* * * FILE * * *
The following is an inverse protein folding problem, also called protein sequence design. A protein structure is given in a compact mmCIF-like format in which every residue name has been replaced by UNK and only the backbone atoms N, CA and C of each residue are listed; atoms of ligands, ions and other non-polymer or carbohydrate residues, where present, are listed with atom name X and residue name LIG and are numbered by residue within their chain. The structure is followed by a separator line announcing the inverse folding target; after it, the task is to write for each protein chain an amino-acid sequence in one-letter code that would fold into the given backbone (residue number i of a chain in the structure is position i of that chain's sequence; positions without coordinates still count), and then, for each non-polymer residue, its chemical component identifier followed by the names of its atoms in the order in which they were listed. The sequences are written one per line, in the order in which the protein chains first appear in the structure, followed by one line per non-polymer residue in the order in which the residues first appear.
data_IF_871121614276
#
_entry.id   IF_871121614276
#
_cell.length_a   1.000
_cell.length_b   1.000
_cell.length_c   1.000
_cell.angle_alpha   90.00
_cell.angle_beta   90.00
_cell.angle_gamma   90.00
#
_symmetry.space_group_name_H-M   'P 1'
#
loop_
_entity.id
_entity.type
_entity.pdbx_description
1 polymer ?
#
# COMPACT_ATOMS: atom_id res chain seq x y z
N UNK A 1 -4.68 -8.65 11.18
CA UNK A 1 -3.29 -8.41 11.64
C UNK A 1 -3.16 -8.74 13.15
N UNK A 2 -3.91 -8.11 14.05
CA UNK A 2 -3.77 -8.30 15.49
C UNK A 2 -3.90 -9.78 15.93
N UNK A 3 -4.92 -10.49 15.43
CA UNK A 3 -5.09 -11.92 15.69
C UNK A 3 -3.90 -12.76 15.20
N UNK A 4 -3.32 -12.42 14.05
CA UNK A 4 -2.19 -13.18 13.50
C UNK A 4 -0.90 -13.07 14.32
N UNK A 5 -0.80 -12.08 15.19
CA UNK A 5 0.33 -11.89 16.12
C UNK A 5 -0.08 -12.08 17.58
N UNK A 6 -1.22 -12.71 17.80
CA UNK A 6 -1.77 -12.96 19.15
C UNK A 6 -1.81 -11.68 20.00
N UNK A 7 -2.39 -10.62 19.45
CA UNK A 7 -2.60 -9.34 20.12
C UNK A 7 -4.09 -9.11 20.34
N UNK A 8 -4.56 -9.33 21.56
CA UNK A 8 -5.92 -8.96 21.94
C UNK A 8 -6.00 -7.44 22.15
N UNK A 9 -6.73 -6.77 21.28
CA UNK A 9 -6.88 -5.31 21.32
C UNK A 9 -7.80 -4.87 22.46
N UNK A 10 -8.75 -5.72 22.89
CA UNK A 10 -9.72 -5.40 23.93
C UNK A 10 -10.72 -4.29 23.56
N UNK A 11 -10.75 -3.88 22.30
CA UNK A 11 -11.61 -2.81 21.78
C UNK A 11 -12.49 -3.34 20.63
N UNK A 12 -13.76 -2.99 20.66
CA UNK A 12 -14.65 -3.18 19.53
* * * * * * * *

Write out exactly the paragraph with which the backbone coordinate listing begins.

The following is an inverse protein folding problem, also called protein sequence design. A protein structure is given in a compact mmCIF-like format in which every residue name has been replaced by UNK and only the backbone atoms N, CA and C of each residue are listed; atoms of ligands, ions and other non-polymer or carbohydrate residues, where present, are listed with atom name X and residue name LIG and are numbered by residue within their chain. The structure is followed by a separator line announcing the inverse folding target; after it, the task is to write for each protein chain an amino-acid sequence in one-letter code that would fold into the given backbone (residue number i of a chain in the structure is position i of that chain's sequence; positions without coordinates still count), and then, for each non-polymer residue, its chemical component identifier followed by the names of its atoms in the order in which they were listed. The sequences are written one per line, in the order in which the protein chains first appear in the structure, followed by one line per non-polymer residue in the order in which the residues first appear.